What you need to know
- Google's Gboard could soon make changing the keyboard height a lot quicker.
- The keyboard app could move the "resize" button to the overflow menu.
- This is currently under development, and it's unclear when Gboard's redesigned overflow menu will roll out.
Google might soon make it much faster to adjust Gboard's height on Android without digging through the settings menu.
An app teardown done by 9to5Google reveals a slightly tweaked overflow menu for Gboard, with the "resize" button appearing alongside existing options like "Floating" and "Text editing." This makes it a lot easier to change the keyboard app's height, assuming the redesign becomes publicly available.
This would be a convenient way for users to customize the keyboard size to their preferences. Currently, you need to navigate to the app's settings menu by tapping the cog wheel icon in the toolbar. Once there, you have to select the "Preferences" section, where you'll find the "Keyboard height" option under "Layout."
This gives you a set of pre-defined heights, including extra-short, short, normal, and more. However, there is no way to adjust the height to your liking.
The new layout will eliminate this tedious process, bringing Gboard in line with many of the best keyboard apps like Microsoft SwiftKey. As seen in the screenshots shared by 9to5, you'll be able to drag the resized keyboard a bit to the top, leaving a gap between the keyboard's bottom edge and the system status bar.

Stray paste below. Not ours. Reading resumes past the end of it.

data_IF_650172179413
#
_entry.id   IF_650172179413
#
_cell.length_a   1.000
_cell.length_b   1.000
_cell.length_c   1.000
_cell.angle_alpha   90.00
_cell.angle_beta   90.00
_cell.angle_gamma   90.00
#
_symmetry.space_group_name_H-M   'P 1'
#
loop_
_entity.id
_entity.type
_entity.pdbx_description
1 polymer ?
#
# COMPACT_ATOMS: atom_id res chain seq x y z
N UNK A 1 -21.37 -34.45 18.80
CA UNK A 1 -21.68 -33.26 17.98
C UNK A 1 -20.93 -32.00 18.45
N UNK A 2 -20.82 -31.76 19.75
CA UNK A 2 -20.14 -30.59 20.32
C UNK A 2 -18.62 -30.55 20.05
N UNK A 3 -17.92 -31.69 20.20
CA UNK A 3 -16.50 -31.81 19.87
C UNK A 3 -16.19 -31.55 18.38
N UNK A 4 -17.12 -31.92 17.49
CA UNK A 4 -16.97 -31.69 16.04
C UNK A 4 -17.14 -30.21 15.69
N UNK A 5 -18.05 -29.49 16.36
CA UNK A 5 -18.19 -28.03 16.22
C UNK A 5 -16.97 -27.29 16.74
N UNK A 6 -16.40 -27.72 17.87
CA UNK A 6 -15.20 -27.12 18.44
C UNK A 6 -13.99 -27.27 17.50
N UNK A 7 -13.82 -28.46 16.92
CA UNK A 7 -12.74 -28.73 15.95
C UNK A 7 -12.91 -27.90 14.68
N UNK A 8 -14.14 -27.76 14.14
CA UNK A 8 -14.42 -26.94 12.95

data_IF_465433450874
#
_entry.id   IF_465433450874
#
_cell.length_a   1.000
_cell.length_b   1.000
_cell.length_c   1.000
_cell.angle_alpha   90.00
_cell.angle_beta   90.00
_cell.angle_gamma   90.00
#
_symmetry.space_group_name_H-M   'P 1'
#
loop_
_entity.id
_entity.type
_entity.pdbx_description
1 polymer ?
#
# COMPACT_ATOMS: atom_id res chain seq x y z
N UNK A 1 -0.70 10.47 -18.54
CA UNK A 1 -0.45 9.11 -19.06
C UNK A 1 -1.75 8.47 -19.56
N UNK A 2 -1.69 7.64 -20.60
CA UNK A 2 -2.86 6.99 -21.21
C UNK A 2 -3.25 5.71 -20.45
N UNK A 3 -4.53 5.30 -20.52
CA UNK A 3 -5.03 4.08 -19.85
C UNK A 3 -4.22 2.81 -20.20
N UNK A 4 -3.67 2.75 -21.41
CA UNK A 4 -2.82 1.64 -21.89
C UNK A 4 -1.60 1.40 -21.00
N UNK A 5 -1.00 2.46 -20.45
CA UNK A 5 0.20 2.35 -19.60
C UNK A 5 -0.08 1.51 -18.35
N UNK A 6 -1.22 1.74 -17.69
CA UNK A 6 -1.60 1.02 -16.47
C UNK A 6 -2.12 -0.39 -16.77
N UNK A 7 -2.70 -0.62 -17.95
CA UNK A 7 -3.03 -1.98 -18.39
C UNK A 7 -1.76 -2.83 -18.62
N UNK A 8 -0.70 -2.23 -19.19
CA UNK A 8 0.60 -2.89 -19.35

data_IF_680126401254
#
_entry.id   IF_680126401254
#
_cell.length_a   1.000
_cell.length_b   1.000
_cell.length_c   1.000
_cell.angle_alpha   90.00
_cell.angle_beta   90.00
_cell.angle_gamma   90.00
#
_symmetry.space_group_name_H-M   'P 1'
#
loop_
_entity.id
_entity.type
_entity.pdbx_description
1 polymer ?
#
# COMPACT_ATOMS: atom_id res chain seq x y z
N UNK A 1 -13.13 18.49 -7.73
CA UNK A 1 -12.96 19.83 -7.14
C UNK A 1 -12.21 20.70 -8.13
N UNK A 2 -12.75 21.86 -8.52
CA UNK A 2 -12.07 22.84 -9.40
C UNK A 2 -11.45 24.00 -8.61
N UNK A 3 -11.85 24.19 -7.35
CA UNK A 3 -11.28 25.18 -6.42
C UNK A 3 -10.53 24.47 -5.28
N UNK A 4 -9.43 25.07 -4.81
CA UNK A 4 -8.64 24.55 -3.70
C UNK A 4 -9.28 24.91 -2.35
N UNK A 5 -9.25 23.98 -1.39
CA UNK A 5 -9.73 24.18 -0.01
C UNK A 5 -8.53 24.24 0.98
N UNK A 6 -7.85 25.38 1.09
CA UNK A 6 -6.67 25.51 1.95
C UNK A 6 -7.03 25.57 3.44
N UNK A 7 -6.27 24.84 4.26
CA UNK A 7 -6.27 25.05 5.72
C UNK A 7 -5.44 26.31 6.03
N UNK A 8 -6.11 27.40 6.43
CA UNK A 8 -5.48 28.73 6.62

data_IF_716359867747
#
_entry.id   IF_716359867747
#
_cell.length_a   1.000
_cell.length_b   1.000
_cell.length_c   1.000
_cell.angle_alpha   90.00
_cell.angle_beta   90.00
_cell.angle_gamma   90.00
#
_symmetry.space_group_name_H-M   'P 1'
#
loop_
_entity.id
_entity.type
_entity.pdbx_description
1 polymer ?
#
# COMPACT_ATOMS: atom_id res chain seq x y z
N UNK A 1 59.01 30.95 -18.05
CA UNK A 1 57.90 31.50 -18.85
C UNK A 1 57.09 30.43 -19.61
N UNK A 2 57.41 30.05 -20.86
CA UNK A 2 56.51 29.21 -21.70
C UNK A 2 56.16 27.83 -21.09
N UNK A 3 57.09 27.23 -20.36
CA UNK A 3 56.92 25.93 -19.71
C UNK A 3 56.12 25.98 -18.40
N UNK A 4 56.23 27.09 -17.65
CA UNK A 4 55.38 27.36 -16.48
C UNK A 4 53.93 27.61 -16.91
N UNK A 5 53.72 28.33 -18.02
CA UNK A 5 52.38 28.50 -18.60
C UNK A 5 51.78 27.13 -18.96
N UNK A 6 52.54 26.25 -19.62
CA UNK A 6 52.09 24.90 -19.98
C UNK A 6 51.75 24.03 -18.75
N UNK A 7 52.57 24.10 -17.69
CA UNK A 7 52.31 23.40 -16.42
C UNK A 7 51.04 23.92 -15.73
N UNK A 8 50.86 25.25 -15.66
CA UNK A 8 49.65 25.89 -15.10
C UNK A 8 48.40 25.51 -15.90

Interestingly, this new capability looks similar to the One-handed and Floating modes, except that it won't allow you to adjust the keyboard's width.
Interestingly, the new discovery surfaced just a few months after Gboard was spotted preparing a redesigned toolbar with much more useful buttons (via Android Police). There's no telling when this makeover will come out, but it will move the overflow menu button to the left edge of the toolbar, complete with a new icon featuring four squares.
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Jay Bonggolto always keeps a nose for news. He has been writing about consumer tech and apps for as long as he can remember, and he has used a variety of Android phones since falling in love with Jelly Bean. Send him a direct message via Twitter or LinkedIn.